BACKGROUND: In March, 2016, a flare-up of Ebola virus disease was reported in Guinea, and in response ring vaccination with the unlicensed rVSV-ZEBOV vaccine was introduced under expanded access, the first time that an Ebola vaccine has been used in an outbreak setting outside a clinical trial. Here we describe the safety of rVSV-ZEBOV candidate vaccine and operational feasibility of ring vaccination as a reactive strategy in a resource-limited rural setting. METHODS: Approval for expanded access and compassionate use was rapidly sought and obtained from relevant authorities. Vaccination teams and frozen vaccine were flown to the outbreak settings. Rings of contacts and contacts of contacts were defined and eligible individuals, who had given informed consent, were vaccinated and followed up for 21 days under good clinical practice conditions. FINDINGS: Between March 17 and April 21, 2016, 1510 individuals were vaccinated in four rings in Guinea, including 303 individuals aged between 6 years and 17 years and 307 front-line workers. It took 10 days to vaccinate the first participant following the confirmation of the first case of Ebola virus disease. No secondary cases of Ebola virus disease occurred among the vaccinees. Adverse events following vaccination were reported in 47 (17%) 6-17 year olds (all mild) and 412 (36%) adults (individuals older than 18 years; 98% were mild). Children reported fewer arthralgia events than adults (one [<1%] of 303 children vs 81 [7%] of 1207 adults). No severe vaccine-related adverse events were reported. INTERPRETATION: The results show that a ring vaccination strategy can be rapidly and safely implemented at scale in response to Ebola virus disease outbreaks in rural settings. FUNDING: WHO, Gavi, and the World Food Programme.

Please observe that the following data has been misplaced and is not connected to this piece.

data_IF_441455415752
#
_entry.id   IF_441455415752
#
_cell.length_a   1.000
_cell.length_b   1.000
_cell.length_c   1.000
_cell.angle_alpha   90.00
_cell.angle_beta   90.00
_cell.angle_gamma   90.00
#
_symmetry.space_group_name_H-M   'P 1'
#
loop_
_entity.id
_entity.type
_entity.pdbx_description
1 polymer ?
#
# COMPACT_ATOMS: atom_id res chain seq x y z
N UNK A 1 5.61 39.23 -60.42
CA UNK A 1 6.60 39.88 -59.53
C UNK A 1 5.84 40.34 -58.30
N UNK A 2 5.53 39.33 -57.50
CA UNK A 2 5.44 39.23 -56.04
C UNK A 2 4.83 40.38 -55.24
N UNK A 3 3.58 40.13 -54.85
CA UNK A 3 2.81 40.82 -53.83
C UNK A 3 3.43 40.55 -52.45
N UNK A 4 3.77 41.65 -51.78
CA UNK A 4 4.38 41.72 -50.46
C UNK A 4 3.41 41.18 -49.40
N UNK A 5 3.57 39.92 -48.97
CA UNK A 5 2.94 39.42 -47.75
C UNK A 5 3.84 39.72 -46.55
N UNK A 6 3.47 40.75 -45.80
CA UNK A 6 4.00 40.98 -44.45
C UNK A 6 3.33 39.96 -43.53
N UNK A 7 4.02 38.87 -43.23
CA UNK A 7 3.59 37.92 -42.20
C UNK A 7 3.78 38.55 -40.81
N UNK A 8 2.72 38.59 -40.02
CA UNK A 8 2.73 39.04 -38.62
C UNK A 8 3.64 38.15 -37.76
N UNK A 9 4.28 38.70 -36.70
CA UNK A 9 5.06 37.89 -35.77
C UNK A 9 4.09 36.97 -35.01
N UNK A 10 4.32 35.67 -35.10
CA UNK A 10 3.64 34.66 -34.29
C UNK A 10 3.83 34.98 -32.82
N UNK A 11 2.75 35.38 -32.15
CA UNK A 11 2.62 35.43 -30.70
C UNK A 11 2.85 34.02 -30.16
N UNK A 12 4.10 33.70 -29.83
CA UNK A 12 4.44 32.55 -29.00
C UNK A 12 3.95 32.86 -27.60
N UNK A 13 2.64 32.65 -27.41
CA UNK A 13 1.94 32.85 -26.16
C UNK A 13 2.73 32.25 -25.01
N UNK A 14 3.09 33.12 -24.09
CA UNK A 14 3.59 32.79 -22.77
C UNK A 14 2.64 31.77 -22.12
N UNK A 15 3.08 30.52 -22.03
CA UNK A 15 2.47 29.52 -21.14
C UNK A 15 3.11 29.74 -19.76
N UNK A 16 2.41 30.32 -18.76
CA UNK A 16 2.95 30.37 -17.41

HIV- Acute Infection
Sanders, E. J., M. A. Price, E. Karita, A. Kamali, W. Kilembe, L. G. Bekker, S. Lakhi, M. Inambao, O. Anzala, P. E. Fast, J. Gilmour and K. A. Powers (2017). “Differences in acute retroviral syndrome by HIV-1 subtype in a multicentre cohort study in Africa.” AIDS.
BACKGROUND: Symptoms of acute retroviral syndrome (ARS) may be used to identify patients with acute HIV-1 infection who seek care. ARS symptoms in African adults differ by region. We assessed whether reporting of ARS was associated with HIV-1 subtype in a multicentre African cohort study representing countries with predominant HIV-1 subtypes A, C and D. METHODOLOGY: ARS symptoms were assessed in adults enrolling </=6 weeks after the estimated date of infection (EDI) in an acute and early HIV-1 infection cohort study. HIV-1 subtype was determined by POL-genotyping. We used log-binomial regression to compare ARS symptom prevalence among those with subtype A vs. C or D, adjusting for sex, time since enrollment, and enrolment viral load. RESULTS: Among 183 volunteers ascertained </=6 weeks after EDI, 77 (42.0%) had subtype A, 83 (45.4%) subtype C, and 23 (12.6%) subtype D infection. Individuals with subtype A were 1.40 (95% CI: 1.17, 1.68) times as likely as individuals with subtypes C or D to report any ARS symptoms; each individual symptom other than rash was also more prevalent in subtype A than in subtype C or D, with prevalence ratios ranging from 1.94 (1.40, 2.70) for headache to 4.92 (2.24, 10.78) for lymphadenopathy. CONCLUSIONS: Individuals with subtype A were significantly more likely than individuals with subtypes C or D to report any ARS symptoms. HIV-1 subtypes may help explain differences in ARS that have been observed across regions in Africa, and may impact the yield of symptom-based screening strategies for acute HIV infection detection.